However, if there is evidence of a past felony, or what courts determine as "moral turpitude" or evidence of untruthfulness of a party, "it will get into a trial," she says.

"We then have to argue that it has nothing to do with the case at hand," says Stimmel. "Even so, I will object and not let my witness answer some of those types of questions, arguing that it is irrelevant and there is a right of privacy. The plaintiff will then be forced to go to the court to seek permission to ask the question. They may or may not prevail."

To reduce risks in your ED, Stimmel advises making sure that prior histories are disclosed to you by staff during an interview or application process. "You will know what you are up against if a lawsuit ensues," she says. "Of course, you need to be consistent and ask those same questions of everyone."

A Balancing Test

Greenfelder says that in Ohio, if a physician pleads guilty or is convicted of a crime punishable by death or imprisonment in excess of one year, or if the crime involves fraud or dishonesty, that conviction is typically admissible unless it would be more prejudicial than probative.

"A plea of no contest, on the other hand, is typically not admissible," he says. The same is true, says Greenfelder, for a conviction that is more than ten years old, or a conviction that has been expunged, annulled, or pardoned.

Michael M. Wilson, MD, JD, principal malpractice attorney at Michael M. Wilson & Associates, Washington, DC, says that according to the District of Columbia statute, if the felony is less than 10 years old, it is generally allowed in. "Under the federal rules of evidence, it is a balancing test for the judge, of probative value versus prejudicial effect," he says.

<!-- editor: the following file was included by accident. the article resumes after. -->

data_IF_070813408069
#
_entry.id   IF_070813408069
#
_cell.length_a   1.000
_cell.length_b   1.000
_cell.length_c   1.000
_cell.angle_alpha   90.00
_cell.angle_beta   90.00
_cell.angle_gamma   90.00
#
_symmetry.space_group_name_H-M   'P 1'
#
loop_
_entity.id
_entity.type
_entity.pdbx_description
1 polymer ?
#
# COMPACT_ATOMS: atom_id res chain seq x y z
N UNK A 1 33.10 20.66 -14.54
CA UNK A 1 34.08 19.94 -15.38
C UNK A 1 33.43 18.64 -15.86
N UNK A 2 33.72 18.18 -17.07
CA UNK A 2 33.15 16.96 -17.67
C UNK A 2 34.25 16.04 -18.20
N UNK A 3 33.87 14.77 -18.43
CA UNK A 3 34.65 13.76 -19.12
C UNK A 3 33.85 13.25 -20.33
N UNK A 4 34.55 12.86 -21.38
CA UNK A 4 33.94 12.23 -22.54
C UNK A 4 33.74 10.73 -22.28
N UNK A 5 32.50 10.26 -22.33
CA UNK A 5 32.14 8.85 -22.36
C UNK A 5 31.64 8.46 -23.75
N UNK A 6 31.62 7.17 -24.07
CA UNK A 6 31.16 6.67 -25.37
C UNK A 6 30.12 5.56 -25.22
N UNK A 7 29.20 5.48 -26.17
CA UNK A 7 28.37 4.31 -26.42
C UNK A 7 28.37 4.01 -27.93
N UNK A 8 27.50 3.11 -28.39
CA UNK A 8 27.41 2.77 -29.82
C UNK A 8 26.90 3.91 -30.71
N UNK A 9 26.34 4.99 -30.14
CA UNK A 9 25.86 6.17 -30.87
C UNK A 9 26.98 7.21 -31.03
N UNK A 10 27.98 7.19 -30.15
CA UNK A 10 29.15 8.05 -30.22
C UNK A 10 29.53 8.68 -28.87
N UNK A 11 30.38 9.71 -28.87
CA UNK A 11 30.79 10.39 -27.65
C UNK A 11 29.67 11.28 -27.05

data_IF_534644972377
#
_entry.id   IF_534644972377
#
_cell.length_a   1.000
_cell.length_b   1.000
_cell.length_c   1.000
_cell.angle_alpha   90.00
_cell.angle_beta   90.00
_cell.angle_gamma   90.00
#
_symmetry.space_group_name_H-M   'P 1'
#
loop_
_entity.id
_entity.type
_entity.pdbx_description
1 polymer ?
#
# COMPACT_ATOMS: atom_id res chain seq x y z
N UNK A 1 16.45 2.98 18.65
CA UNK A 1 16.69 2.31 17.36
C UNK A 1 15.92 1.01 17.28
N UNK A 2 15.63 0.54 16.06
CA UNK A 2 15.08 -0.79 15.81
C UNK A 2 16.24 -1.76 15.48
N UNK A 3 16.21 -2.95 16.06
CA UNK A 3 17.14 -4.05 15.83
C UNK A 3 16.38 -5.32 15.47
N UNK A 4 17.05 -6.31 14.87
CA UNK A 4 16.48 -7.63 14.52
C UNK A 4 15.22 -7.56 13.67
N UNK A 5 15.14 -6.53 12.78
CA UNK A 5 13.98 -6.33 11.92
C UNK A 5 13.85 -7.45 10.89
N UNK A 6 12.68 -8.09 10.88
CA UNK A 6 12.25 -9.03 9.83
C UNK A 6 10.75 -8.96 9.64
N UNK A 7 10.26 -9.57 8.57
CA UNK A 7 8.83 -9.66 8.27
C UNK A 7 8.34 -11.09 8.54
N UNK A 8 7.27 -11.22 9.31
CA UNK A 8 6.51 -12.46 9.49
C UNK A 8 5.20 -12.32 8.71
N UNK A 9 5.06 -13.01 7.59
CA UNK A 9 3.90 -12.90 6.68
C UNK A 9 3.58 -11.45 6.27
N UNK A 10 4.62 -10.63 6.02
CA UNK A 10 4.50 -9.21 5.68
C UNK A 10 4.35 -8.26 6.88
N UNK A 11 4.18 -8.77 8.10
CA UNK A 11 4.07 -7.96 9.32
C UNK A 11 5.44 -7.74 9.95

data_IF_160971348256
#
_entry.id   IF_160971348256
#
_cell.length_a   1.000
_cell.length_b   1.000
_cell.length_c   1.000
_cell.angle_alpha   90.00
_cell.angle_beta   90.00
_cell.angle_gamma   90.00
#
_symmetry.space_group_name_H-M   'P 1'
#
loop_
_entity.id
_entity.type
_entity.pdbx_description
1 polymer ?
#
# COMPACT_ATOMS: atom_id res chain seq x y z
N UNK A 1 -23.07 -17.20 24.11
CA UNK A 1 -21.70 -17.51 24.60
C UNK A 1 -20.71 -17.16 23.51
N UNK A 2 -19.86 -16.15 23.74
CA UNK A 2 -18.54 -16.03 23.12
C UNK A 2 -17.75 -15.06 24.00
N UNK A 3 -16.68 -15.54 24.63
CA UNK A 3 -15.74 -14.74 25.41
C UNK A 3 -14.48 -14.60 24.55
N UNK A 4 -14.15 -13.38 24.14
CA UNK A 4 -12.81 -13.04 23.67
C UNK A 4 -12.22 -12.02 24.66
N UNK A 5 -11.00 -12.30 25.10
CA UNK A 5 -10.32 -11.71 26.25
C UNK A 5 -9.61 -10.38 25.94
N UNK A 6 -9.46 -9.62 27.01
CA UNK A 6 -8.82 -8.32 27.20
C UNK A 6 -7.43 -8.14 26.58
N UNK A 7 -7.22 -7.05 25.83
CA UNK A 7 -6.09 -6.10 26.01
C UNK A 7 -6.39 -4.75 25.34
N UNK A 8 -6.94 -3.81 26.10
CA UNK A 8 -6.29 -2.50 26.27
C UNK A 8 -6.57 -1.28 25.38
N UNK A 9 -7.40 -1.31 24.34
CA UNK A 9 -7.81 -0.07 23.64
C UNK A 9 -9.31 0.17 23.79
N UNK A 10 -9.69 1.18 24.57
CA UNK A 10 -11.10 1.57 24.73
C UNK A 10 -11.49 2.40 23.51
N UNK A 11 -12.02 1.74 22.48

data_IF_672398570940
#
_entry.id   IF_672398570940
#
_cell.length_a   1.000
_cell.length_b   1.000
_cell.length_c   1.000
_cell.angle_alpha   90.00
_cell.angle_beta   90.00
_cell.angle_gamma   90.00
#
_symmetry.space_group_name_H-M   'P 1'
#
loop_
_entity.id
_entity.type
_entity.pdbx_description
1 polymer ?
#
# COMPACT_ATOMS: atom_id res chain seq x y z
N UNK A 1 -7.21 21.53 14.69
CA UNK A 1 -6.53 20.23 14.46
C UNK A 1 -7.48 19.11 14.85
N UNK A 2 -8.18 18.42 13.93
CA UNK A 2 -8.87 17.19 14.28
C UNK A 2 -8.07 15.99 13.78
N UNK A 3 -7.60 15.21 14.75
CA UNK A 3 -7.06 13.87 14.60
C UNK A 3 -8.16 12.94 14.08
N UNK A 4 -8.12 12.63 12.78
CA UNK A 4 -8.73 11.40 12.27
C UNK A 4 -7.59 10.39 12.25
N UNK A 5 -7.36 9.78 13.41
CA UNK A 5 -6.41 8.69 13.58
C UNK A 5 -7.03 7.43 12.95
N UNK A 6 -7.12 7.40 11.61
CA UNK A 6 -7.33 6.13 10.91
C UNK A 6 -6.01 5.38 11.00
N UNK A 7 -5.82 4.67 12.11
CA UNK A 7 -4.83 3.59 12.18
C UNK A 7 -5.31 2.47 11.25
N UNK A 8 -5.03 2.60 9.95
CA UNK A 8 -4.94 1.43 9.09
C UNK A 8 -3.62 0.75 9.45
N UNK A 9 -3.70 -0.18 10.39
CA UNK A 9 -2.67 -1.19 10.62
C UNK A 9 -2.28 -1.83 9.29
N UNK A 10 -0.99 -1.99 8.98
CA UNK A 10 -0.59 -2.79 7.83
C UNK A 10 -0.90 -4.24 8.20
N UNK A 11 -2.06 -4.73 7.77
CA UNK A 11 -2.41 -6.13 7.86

Wilson says that the personal medical treatment of the EP is generally off-limits, as far as obtaining the medical records, unless the lawyer can show "good cause" to the judge.

Wilson once handled a case of a physician with a drug and psychiatric history, who spent months in rehabilitation. The case settled prior to the judge resolving whether the plaintiff's attorney could obtain the medical records of the physician, he adds.

The general rule for depositions, says Wilson, is that the plaintiff's attorney can inquire about anything, as long as it could potentially lead to relevant information. "The new federal rules have changed the test a little bit, to give the judge more flexibility to rule certain things off-limits," says Wilson.

Another possibility is that the information could be revealed to the plaintiff's attorney subject to a confidentiality order, says Wilson.

"Pretty much these issues would be decided on a case-by-case basis," Wilson says. "If the physician killed two persons, was declared insane, treated, and then allowed to practice medicine, it would seem that a judge would allow this information to come into evidence if the physician allegedly killed a patient."

However, if a physician was seeing a psychiatrist for therapy about a divorce, Wilson says it is unlikely this would be allowed to be revealed. "Many other situations would come between these situations," says Wilson. "At trial, it would be a balancing test as to whether the information would come in."

Sources

For more information, contact:

Justin S. Greenfelder, JD, Buckingham, Doolittle & Burroughs, Canton, OH. Phone: (330) 491-5230. Fax: (330) 252-5520. E-mail: jgreenfelder@BDBLAW.com.

Linda M. Stimmel, JD, Partner, Wilson Elser Moskowitz Edelman & Dicker LLP, Dallas, TX. Phone: (214) 698-8014. Fax: (214) 698-1101. E-mail: linda.stimmel@wilsonelser.com.

Michael M. Wilson, MD, JD, Michael M. Wilson & Associates, Washington, DC. Phone: (202) 223-4488. Fax: (202) 280-1414. E-mail: wilson@wilsonlaw.com.